I realized a few Oxford Nanopore announcements too late that I should have tried to log all their predictions with a date made so I could track carefully any delays or quiet disappearances from the new feature lineup. If I had done that, this year would have presented an even worse conundrum: how do you score progress in a year of constant disruptions? Like many companies in the sequencing field, at least some of that disruption has been a diversion of attention and resources to fighting the pandemic. For ONT that is largely supporting the ARTIC viral genome sequencing and also developing LamPORE diagnostics.
A computational biologist's personal views on new technologies & publications on genomics & proteomics and their impact on drug discovery
Friday, December 18, 2020
Sunday, December 13, 2020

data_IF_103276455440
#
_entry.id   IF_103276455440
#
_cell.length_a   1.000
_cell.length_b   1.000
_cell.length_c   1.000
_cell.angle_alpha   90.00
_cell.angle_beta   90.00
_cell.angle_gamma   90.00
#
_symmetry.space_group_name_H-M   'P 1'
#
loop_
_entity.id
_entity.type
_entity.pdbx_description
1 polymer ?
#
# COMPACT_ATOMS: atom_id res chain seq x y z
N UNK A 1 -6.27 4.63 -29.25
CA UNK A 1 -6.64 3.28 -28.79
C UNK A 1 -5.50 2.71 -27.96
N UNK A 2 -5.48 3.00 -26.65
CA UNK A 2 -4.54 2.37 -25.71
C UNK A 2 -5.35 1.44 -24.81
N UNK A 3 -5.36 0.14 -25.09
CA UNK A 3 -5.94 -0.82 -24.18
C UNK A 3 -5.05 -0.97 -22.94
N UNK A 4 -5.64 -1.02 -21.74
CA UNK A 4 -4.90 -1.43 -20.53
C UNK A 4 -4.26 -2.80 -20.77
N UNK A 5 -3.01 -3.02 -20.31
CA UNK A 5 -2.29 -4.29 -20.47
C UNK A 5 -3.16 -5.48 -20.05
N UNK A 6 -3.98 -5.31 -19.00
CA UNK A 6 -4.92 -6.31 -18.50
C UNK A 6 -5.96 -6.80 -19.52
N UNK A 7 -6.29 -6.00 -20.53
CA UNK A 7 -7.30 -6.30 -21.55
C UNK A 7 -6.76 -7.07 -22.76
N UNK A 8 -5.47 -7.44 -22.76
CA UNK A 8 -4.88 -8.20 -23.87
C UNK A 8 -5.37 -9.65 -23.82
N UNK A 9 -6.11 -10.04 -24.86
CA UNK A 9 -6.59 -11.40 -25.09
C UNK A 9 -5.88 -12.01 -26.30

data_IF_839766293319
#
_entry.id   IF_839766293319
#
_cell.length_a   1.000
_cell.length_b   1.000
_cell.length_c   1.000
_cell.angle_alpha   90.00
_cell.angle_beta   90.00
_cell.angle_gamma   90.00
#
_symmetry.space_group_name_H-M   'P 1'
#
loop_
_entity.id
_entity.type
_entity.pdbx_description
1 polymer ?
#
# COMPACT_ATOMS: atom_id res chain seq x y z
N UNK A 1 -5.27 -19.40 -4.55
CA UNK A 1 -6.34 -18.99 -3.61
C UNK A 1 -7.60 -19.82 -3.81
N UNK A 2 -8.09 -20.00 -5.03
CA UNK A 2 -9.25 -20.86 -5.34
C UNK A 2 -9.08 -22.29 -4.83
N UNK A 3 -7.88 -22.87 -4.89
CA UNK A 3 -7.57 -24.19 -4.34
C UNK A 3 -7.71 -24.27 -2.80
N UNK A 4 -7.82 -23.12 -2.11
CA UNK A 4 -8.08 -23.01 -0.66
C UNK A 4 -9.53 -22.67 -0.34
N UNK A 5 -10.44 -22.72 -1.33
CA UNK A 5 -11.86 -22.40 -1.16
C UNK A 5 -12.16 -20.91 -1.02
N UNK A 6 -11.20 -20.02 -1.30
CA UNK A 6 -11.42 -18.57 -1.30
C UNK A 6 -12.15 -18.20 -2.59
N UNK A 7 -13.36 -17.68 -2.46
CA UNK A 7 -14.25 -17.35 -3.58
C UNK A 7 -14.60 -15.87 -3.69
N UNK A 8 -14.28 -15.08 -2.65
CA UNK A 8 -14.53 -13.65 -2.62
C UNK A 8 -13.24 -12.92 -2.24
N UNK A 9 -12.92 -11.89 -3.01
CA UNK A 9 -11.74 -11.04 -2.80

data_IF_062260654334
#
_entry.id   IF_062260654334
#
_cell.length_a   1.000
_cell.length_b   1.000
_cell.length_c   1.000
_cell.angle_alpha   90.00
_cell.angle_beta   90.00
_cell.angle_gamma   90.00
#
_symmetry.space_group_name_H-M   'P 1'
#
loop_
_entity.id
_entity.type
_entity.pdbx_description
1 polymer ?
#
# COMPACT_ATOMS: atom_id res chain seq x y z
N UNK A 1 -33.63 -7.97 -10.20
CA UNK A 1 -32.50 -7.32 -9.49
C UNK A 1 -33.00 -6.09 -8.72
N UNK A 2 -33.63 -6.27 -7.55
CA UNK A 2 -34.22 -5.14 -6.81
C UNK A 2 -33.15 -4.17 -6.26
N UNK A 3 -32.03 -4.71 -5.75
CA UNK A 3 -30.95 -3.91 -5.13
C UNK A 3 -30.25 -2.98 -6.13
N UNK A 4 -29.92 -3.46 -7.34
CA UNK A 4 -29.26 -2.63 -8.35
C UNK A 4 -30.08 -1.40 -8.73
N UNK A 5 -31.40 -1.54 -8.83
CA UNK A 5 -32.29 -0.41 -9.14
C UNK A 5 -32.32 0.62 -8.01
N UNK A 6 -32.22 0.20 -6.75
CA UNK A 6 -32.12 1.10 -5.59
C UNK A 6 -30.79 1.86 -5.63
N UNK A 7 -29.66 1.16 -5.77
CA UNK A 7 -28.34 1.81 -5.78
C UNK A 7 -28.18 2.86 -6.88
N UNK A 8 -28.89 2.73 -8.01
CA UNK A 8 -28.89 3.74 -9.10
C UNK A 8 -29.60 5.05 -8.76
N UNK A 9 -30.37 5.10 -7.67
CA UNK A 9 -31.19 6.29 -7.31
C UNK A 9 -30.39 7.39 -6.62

BGI Floats Idea of Tape-Based Sequencer
I reported on the AGBT 2020 final talk a few centuries ago -- or at least it seems like that given how quickly the world went to hell just after that -- by BGI in which Rade Drmanac showed off a system which I described as a deconstructed sequencer -- an integrated set of plate handling robots, liquid handlers and imagers which dipped the slides into reservoirs of reagents instead of flowing them through a flowcell. Now BGI has a preprint on BioRxiv which takes this idea a bit further, changing out the reagent tanks for a polymer film on which a thin layer of reagent is distributed, which is then pressed gently against the slide surface to deliver the reagent to the DNA Nanoball (DNB) array. The preprint is filled with eye-popping numbers -- Petabase sequencing!
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